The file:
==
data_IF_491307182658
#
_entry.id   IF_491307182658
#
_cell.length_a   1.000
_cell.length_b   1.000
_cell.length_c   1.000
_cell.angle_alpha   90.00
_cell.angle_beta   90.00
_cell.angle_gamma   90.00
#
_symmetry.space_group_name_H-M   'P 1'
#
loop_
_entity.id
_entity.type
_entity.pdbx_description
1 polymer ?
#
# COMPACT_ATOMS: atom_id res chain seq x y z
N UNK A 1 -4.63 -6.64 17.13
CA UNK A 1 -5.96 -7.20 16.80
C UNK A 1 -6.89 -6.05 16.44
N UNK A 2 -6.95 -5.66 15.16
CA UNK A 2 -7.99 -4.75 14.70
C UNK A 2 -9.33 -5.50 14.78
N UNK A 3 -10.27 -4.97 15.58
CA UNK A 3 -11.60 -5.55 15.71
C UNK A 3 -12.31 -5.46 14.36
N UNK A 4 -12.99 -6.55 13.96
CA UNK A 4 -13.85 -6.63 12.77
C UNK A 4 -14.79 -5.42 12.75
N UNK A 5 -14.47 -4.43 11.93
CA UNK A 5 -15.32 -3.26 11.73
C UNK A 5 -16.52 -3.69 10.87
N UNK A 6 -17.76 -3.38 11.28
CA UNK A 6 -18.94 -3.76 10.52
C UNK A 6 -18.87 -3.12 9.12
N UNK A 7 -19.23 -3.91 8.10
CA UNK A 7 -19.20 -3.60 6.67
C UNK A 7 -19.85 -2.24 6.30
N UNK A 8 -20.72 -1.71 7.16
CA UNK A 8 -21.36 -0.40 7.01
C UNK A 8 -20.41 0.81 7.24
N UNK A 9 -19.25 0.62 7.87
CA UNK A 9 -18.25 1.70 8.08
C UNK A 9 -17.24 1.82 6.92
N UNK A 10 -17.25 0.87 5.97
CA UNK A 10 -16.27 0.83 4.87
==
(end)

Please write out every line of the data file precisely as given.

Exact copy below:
data_IF_491307182658
#
_entry.id   IF_491307182658
#
_cell.length_a   1.000
_cell.length_b   1.000
_cell.length_c   1.000
_cell.angle_alpha   90.00
_cell.angle_beta   90.00
_cell.angle_gamma   90.00
#
_symmetry.space_group_name_H-M   'P 1'
#
loop_
_entity.id
_entity.type
_entity.pdbx_description
1 polymer ?
#
# COMPACT_ATOMS: atom_id res chain seq x y z
N UNK A 1 -4.63 -6.64 17.13
CA UNK A 1 -5.96 -7.20 16.80
C UNK A 1 -6.89 -6.05 16.44
N UNK A 2 -6.95 -5.66 15.16
CA UNK A 2 -7.99 -4.75 14.70
C UNK A 2 -9.33 -5.50 14.78
N UNK A 3 -10.27 -4.97 15.58
CA UNK A 3 -11.60 -5.55 15.71
C UNK A 3 -12.31 -5.46 14.36
N UNK A 4 -12.99 -6.55 13.96
CA UNK A 4 -13.85 -6.63 12.77
C UNK A 4 -14.79 -5.42 12.75
N UNK A 5 -14.47 -4.43 11.93
CA UNK A 5 -15.32 -3.26 11.73
C UNK A 5 -16.52 -3.69 10.87
N UNK A 6 -17.76 -3.38 11.28
CA UNK A 6 -18.94 -3.76 10.52
C UNK A 6 -18.87 -3.12 9.12
N UNK A 7 -19.23 -3.91 8.10
CA UNK A 7 -19.20 -3.60 6.67
C UNK A 7 -19.85 -2.24 6.30
N UNK A 8 -20.72 -1.71 7.16
CA UNK A 8 -21.36 -0.40 7.01
C UNK A 8 -20.41 0.81 7.24
N UNK A 9 -19.25 0.62 7.87
CA UNK A 9 -18.25 1.70 8.08
C UNK A 9 -17.24 1.82 6.92
N UNK A 10 -17.25 0.87 5.97
CA UNK A 10 -16.27 0.83 4.87